Here is a quote from Robert Parker
“Any serious introspection of the global wine market for Bordeaux over the last two years has to include the fact that it is impossible to determine the amount of 2009 Bordeaux futures (and in a few months, 2010 Bordeaux futures) that have actually been sold to consumers. Throughout Bordeaux there is talk of the massive market in Asia, and the increasing significance of the English wine investment firms, but there are those (and I wouldn’t dismiss their opinions) who tend to think that such assertions are grossly inflated. Moreover, they argue that there is a real bubble that is in danger of bursting if the right external influences unfold. One theory is that the Big Eight (which includes all the first growths of the Médoc as well as Haut-Brion and the trifecta of unofficial first growths of the Right Bank, Petrus, Cheval Blanc and Ausone) are actually hoarding huge inventories of their wines to inflate prices. This theory also suggests that the super seconds and many of the other cherished names in Bordeaux are doing the same thing. Why? They are trying to manipulate the market price. The appearance of little or no appreciable quantities of wine from two great vintages equals higher and higher prices. Is there a falsification of the demand from Asian consumers? The fact is, no one seems to know the answer. While some 2009s have not held their initial opening prices because they were too high, many have. If much of the 2009s, as well as the 2010s, are not sold through to wine consumers, who are the true marketplace since they actually drink these wines, and then tend to replenish their stock, buttressing the marketplace, then this is a bubble. Despite huge warehouses filled with reserve stocks of great vintages, prices could be set for a major adjustment, just as we have seen in the United States with the real estate market. What, if any of this, is true?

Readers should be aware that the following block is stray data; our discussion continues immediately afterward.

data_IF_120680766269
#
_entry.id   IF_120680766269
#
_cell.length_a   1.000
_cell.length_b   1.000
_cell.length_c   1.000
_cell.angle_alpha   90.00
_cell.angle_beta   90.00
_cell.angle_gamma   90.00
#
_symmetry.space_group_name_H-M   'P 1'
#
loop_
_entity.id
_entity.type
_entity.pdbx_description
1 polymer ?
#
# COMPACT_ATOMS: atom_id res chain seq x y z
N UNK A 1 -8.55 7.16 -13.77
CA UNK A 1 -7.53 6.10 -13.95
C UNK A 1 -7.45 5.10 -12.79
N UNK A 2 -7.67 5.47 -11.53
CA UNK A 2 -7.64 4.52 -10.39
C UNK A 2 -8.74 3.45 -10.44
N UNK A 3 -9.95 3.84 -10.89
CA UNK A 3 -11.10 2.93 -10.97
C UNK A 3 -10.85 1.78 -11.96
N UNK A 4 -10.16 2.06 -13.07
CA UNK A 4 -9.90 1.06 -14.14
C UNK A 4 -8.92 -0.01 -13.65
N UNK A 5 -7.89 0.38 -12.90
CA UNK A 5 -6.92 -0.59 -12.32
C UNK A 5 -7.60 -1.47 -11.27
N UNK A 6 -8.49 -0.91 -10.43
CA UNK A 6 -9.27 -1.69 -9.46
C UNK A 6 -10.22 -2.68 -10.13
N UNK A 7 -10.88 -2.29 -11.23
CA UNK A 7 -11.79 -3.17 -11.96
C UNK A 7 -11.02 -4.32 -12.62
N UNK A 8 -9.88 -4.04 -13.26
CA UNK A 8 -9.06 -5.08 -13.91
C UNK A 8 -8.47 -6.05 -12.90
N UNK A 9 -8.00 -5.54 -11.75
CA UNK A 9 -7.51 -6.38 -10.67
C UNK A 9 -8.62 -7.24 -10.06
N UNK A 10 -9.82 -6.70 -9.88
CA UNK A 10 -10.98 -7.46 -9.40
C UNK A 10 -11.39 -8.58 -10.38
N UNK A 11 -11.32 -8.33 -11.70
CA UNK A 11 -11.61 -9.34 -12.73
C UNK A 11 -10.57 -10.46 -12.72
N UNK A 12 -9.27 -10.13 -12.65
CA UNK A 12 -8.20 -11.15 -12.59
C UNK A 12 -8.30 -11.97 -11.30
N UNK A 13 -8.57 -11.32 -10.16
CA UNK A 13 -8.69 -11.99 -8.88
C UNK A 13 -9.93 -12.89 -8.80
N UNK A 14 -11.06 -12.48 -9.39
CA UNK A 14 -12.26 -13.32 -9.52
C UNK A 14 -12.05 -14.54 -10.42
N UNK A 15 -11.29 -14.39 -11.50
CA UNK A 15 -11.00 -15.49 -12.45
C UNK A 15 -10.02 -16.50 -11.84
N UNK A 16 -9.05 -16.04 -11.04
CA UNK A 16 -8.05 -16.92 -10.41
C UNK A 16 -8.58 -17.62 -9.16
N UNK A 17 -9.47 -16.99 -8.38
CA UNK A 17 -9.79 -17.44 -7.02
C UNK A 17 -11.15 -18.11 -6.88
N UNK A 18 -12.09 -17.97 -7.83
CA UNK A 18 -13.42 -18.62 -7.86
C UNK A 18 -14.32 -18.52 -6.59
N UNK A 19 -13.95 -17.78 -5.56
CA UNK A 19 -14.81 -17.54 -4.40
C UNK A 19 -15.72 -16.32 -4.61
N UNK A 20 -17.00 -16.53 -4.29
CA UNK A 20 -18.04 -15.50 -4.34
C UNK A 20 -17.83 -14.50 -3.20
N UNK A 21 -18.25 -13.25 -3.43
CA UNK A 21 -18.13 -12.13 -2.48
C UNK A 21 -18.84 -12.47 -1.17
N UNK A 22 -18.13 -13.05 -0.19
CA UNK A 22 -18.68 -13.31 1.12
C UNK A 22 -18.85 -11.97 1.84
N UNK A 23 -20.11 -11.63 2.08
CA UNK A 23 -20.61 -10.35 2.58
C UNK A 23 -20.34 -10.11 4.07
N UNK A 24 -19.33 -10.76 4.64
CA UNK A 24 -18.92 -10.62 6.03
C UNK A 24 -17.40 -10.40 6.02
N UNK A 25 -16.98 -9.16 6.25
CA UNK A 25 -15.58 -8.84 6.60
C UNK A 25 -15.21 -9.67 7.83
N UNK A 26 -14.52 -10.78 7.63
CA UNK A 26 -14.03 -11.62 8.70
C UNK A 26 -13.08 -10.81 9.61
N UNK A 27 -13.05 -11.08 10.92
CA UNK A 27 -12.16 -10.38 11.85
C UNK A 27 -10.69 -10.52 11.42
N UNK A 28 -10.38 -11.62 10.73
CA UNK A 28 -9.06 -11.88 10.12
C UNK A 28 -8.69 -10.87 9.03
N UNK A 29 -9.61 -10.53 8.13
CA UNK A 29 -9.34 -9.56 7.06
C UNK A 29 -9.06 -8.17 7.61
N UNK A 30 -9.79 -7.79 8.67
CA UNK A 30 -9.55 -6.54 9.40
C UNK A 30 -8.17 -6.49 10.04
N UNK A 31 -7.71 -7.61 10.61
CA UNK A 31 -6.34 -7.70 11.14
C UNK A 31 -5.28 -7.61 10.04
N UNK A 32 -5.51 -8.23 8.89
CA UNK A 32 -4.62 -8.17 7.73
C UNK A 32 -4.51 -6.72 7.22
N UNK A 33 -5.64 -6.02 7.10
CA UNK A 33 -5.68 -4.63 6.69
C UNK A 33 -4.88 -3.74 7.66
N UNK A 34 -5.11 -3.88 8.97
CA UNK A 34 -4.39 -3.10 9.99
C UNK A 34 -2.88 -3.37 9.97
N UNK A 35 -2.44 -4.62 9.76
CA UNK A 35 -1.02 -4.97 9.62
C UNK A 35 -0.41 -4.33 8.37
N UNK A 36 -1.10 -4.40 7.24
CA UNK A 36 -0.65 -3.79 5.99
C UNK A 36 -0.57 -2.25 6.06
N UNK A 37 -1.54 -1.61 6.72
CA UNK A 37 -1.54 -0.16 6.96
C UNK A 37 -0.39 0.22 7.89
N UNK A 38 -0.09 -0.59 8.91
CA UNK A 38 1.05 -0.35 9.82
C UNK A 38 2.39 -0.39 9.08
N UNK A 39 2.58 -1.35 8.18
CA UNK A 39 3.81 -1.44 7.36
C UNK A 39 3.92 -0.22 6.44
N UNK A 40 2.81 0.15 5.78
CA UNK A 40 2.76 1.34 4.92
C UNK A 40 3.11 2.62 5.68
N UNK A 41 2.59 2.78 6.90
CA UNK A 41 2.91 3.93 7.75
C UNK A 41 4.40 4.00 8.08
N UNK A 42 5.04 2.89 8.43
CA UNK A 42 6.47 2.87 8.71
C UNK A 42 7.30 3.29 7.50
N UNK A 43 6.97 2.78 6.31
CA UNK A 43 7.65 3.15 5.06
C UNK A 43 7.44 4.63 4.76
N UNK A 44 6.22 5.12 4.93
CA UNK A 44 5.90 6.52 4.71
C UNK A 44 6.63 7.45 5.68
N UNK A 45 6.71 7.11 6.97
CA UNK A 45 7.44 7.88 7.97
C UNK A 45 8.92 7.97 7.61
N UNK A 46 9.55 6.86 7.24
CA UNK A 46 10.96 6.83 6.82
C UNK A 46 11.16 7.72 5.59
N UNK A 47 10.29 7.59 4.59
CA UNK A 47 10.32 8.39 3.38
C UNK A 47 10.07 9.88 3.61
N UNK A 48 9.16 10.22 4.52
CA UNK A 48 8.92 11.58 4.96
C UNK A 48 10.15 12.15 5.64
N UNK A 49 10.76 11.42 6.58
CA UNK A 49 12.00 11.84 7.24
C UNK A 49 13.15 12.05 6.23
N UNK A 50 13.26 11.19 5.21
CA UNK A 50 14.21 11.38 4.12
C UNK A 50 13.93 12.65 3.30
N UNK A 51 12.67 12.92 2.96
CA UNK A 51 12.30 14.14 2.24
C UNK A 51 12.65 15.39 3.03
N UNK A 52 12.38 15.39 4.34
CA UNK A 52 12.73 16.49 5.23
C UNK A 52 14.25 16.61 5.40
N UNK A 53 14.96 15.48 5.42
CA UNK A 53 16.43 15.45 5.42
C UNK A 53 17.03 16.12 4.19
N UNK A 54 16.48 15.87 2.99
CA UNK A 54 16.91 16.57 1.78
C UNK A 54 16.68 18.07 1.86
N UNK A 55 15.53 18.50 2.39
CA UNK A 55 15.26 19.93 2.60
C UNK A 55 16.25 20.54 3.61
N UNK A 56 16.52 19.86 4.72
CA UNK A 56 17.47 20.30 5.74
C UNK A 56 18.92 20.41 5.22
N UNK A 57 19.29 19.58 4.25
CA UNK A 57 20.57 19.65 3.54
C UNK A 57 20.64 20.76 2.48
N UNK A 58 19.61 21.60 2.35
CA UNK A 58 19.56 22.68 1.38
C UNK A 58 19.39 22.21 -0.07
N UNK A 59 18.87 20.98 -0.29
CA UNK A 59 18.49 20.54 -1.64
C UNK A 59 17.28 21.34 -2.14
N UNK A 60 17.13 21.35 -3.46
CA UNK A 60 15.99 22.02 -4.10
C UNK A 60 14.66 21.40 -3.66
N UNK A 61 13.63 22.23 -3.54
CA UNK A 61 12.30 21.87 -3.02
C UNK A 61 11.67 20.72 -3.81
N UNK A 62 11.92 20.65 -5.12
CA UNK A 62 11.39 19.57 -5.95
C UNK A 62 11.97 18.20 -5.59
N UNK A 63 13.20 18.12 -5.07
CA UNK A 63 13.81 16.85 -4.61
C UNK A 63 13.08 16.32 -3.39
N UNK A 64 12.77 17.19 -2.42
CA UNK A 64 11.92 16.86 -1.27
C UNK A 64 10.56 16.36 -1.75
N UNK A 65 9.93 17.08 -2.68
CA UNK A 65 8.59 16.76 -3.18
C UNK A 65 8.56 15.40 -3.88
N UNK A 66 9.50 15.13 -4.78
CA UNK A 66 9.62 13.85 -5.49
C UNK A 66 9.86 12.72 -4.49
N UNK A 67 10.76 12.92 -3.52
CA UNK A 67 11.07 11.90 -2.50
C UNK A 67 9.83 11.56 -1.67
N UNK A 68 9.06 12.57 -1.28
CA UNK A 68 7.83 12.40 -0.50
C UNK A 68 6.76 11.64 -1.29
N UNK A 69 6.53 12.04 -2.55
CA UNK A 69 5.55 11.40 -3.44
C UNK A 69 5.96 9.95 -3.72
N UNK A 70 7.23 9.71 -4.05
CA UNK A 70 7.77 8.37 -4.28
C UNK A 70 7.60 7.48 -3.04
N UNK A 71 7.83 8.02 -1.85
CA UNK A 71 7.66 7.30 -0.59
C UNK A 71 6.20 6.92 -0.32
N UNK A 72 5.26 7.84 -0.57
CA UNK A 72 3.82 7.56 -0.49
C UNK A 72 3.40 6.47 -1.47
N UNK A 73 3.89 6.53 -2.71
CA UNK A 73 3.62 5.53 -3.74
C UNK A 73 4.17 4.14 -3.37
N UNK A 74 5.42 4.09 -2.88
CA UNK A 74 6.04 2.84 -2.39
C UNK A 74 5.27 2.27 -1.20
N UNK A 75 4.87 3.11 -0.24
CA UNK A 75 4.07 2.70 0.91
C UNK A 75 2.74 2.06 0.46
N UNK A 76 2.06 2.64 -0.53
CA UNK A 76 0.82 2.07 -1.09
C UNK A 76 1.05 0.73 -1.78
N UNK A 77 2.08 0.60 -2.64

I raise this issue only because it is a possibility. The fact that no one can (or wants to) provide the actual sales figures of how much 2009 (or over the next six months, how much 2010) is actually being sold through to consumers is astonishing. If most of the stocks of these two vintages are held by importers, négociants, wholesalers, or on paper by investment firms, then it is obvious the consumers have not purchased 2009 and eventually 2010. In any event, I think this scenario has to be raised, given the overheated marketplace and the sometimes absurd rhetoric about how popular these wines are at prices of $1000 or more a bottle.” Robert Parker, May 3rd 2011